The ability to change the waveform means that you can easily shift from mainstream tremolo to tunes that can cut through the mix. The sound is filled with warmth and texture. This pedal can retain the quality of the original signal giving your tunes a natural character.
What We Like About Boss TR-2
A gigantic footswitch to activate the pedal and triggers the bypass mode.
What We Don’t Like About Boss TR-2
There is an apparent volume drop when engaged.
- High-quality vintage tremolo effects
- There is no level knob
4. Seymour Duncan Shape Shifter
Seymour Duncan Shape Shifter is designed to reproduce the rich classic tremolo sound of vintage 50s tube amps. However, unlike the 50s tube amps, Shape Shifter also offers new parameter controls like warble, sputter, flutter, and also a helicopter chop.
The unit is enclosed in 16-gauge steel with bypass and digital tap tempo switches. This pedal uses a pure analog signal path. As usual, there is a Rate, Wave, and Depth knob. The Rate knob works in two modes namely the Rate mode and the Ratio mode. The Rate mode is a speed control that goes from 1 to 20 cycles per second.
The latter lets the Rate knob control the tap-to-note ratio, while the Tempo is set by the tap switch.
The pedal is known for its unique feature called the Shape control. This knob lets you control how evenly the signal rises and falls. Set the knob in the middle for a traditional, even rise-and-fall effect, or turn it left or right for wild effects
What We Like About Seymour Duncan Shape Shifter
There is a mini phase knob that lets you select whether the pedal is in phase or up to 180 out of phase.
What We Don’t Like About Seymour Duncan Shape Shifter
There is no volume adjustment.
- Channel phase knob that can adjust the phase between left and right output channels from 0 to 180 degrees
- Wide range of tone shaping options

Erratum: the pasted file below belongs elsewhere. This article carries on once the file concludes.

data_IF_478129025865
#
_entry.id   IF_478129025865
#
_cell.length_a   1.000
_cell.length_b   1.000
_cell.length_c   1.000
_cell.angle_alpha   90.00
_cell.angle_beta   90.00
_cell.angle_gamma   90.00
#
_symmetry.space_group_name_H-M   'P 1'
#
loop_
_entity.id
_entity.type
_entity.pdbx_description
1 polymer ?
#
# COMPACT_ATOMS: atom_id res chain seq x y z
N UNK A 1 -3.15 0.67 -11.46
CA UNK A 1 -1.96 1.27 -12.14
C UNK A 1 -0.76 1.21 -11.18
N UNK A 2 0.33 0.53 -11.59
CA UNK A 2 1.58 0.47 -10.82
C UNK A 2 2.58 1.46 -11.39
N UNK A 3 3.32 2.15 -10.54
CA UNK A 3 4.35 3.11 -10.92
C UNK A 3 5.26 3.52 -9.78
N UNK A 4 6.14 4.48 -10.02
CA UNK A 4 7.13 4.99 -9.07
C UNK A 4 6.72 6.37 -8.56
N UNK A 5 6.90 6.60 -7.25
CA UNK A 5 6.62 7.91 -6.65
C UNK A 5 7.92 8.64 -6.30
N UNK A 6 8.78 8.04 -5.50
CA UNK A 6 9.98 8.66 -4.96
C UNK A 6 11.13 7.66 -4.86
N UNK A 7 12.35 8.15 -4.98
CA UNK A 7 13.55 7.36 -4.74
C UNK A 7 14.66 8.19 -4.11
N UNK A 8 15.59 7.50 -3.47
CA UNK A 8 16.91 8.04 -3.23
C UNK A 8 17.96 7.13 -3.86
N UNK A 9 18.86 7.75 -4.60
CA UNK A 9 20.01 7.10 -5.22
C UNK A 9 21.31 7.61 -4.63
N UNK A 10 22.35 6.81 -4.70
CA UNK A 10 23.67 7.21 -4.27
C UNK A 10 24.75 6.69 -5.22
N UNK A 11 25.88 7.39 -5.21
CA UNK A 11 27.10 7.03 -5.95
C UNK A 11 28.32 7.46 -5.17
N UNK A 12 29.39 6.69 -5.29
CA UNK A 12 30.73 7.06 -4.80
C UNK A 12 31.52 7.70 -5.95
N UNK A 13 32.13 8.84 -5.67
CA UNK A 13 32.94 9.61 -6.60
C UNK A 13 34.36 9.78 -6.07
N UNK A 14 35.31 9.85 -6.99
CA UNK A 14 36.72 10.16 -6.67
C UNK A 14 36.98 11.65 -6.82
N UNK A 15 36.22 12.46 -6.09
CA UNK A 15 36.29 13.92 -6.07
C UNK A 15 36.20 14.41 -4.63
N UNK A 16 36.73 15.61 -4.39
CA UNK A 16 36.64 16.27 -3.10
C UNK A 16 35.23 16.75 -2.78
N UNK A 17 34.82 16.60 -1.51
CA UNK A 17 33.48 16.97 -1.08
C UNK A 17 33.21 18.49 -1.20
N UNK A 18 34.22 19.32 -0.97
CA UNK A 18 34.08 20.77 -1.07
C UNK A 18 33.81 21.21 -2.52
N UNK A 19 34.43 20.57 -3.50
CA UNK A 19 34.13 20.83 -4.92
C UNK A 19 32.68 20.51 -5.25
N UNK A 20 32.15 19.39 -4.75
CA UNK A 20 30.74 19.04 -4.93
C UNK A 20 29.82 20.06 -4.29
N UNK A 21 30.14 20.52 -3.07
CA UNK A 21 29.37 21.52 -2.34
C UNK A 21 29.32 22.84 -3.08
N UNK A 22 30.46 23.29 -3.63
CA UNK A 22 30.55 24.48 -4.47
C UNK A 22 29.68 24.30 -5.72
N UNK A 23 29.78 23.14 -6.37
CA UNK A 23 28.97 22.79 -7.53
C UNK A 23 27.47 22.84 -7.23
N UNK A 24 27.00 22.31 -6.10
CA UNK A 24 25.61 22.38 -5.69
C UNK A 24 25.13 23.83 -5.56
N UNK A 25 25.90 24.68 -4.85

- No volume control
5. Voodoo Lab Tremolo
Voodoo Lab-created their tremolo to mimic the buttery tone of vintage tremolos. To replicate the feel of tube amplifiers and the effect it created the company equipped the circuitry of the tremolo with lamps and photocells.
The Voodoo Lab Tremolo is simple and has an easy layout. It consists of four controls: intensity, slope, speed, and volume. Intensity changes the depth or amount of the effect. The slope is the same as a wave knob; it changes the waveform of tremolo and increases the sharpness of peaks and valleys as you turn it clockwise Speed and volume controls modify the rate of the effect, and helps cut or boost the output level respectively.
What We Like About Voodoo Lab Tremolo
It has a wide range of Speed and Intensity settings.
What We Don’t Like About Voodoo Lab Tremolo
It is hard to fit on a pedalboard.
- Organic sound
- Hard to fit on a pedalboard
It is tough to know the kind of features you should look for when you are buying a tremolo pedal. If you are looking to add intense stutters, linear rises, purrs, chops, and throbbing waves to your music, then you should be choosing the best tremolo pedals for the job.
While you are researching, it might seem like a large majority of tremolo pedals on the market creates the same sort of desired effects. However, there is a difference in the way in which signals are manipulated. These small differences can make way for a wide range of sounds.
We choose the Stone Deaf Tremotron as the best tremolo pedal. It can create and save all manner of analog tremolo tones customized by the user. The pedal can run two tremolos at the same time to create more rhythmic modulations. It offers warm pulsating analog tremolo tones and greater digital control.
I hope the listicle helps you pick the right tremolo pedal.